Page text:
What Happens During a Colonoscopy?

Colonoscopy

Most patients who are asked to get a colonoscopy tend to worry about what the procedure is going to be like. Others might also worry about the possible colonoscopy cost. However, the procedure is not as scary as many people perceive it to be. Regarding the cost of colonoscopy, you will be able to ask your doctor for financial counseling services so that you can get an estimated cost.

Colonoscopies are performed to allow medical professionals to examine the large intestine for any potential underlying causes of symptoms including rectal bleeding, stomach pain, or changes in bowel habits. Additionally, colorectal cancer is prevented by surgery. The operation is ideally advised as soon as you hit 50 because colorectal cancer incidence increases after this age.

What to Do Before the Procedure

Before the procedure, your doctor will ask you about any medical conditions you may have. For instance, you will be asked if you have:

  • Allergies to certain medications
  • Lung conditions
  • Kidney disease
  • Heart conditions

You need to also tell your doctor if you are pregnant, have diabetes, or if you take medications that can affect blood clotting. It is likely that they will adjust the medications prior to the procedure.

What Happens During the Procedure

The procedure will be performed by a doctor with significant experience with the procedure. A colonoscopy can last around 30 minutes to an hour. While you won’t be completely unconscious during the procedure, you will be given sedation so you will sleep through the procedure and will have no recollection of it.

You will lie on your left side on the examination table. The instrument used in this procedure is called a colonoscope, a long, tubular, and flexible instrument that’s around a half inch in diameter. The colonoscope will transmit images of the colon’s lining so doctors can check for any possible abnormalities.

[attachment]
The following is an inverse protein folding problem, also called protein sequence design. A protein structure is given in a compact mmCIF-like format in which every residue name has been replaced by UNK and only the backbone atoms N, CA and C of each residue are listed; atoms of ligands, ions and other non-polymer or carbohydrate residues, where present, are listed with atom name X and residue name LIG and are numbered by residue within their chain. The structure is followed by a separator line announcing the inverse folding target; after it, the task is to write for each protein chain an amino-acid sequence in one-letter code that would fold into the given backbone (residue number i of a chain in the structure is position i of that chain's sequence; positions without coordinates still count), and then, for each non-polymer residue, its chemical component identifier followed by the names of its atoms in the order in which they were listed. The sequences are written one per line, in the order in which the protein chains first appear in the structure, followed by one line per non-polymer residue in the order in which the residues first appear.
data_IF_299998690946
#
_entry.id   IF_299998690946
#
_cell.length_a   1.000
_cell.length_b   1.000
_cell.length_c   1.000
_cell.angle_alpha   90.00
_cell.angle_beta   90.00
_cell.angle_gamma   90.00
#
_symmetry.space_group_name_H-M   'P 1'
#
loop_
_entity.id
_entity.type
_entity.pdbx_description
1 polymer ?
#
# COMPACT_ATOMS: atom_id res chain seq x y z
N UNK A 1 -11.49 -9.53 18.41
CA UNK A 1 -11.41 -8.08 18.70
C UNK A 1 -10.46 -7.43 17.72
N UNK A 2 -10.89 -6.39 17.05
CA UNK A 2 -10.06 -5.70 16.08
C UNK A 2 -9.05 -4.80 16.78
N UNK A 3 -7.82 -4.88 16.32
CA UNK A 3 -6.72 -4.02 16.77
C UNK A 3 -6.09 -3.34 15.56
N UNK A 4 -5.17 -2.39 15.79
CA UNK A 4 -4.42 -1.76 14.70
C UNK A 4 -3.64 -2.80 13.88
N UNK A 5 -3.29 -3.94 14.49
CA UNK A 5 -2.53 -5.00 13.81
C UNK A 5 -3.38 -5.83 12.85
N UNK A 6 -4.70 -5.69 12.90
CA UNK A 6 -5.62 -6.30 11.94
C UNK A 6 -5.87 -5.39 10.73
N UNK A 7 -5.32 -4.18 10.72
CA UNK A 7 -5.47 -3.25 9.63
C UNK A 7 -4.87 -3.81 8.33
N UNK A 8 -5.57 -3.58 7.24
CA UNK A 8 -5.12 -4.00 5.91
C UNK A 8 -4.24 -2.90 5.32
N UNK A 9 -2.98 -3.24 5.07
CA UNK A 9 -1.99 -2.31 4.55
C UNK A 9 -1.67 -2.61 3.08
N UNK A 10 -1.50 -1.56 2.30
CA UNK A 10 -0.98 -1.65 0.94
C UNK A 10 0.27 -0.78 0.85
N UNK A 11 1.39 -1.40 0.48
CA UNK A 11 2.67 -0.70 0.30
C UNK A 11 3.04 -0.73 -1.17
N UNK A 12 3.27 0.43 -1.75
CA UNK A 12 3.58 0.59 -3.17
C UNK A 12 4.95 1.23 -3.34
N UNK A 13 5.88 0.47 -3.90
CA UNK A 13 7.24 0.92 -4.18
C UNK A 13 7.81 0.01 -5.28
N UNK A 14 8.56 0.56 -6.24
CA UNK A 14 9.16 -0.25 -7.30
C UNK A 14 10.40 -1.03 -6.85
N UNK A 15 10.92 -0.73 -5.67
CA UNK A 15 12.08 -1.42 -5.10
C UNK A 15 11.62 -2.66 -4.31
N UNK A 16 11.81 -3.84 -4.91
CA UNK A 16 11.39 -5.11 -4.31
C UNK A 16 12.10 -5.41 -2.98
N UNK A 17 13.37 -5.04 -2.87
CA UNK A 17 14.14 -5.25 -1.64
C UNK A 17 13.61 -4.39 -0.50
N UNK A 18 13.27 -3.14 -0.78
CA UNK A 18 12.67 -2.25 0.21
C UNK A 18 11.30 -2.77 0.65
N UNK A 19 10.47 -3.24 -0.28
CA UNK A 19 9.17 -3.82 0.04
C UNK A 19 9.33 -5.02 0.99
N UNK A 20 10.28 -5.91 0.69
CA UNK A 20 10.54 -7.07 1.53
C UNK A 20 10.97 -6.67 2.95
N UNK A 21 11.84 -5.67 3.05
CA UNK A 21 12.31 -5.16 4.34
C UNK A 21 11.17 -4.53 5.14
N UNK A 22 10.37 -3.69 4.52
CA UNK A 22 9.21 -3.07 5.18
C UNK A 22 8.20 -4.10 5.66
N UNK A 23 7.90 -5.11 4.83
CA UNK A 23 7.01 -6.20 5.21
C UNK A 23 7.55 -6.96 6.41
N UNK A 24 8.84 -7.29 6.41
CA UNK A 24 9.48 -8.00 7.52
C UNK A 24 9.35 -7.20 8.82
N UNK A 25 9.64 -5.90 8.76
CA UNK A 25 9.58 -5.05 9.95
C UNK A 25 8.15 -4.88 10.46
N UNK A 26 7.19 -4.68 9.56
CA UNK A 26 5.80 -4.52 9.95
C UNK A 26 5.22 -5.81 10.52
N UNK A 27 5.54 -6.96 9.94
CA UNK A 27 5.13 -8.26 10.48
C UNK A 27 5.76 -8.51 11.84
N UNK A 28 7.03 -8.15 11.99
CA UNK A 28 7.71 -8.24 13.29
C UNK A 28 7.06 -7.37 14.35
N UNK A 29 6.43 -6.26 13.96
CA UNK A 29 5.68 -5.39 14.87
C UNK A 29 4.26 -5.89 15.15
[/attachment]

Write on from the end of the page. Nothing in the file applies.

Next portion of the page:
Doctors will insert the colonoscope through your rectum. Since a colonoscope bends, it can be moved around the colon’s curves. A colonoscope can also be used to blow air into the colon, causing it to expand so the doctor can better examine it. However, this can cause some cramping during the procedure though the effects will rarely last long.

If the doctor sees anything abnormal during the procedure, a small amount of tissue might be taken to be examined and analyzed. This procedure is known as biopsy and it can help identify any polyps and abnormal growths taken during the procedure. Once the procedure is done, the colonoscope will be withdrawn.

What to Expect After the Procedure

After the procedure, you can expect the following:

  • You will be staying in the recovery room for at least 30 minutes (for observation)
  • You can immediately resume with your normal diet
  • You will feel some sensation of having gas or cramping (this usually passes quickly)

You will also be given discharge instructions and you need to follow the instructions strictly. Some medications like blood-thinning agents may be avoided for the time being if polyps were removed or if biopsies were taken.

Bleeding and puncture of the colon are two of the very rare complications of the procedure. Make sure you visit your doctor right away if you experience any of the following symptoms:

  • Fever
  • Chills
  • Severe abdominal pain
  • Prolonged or excessive rectal bleeding

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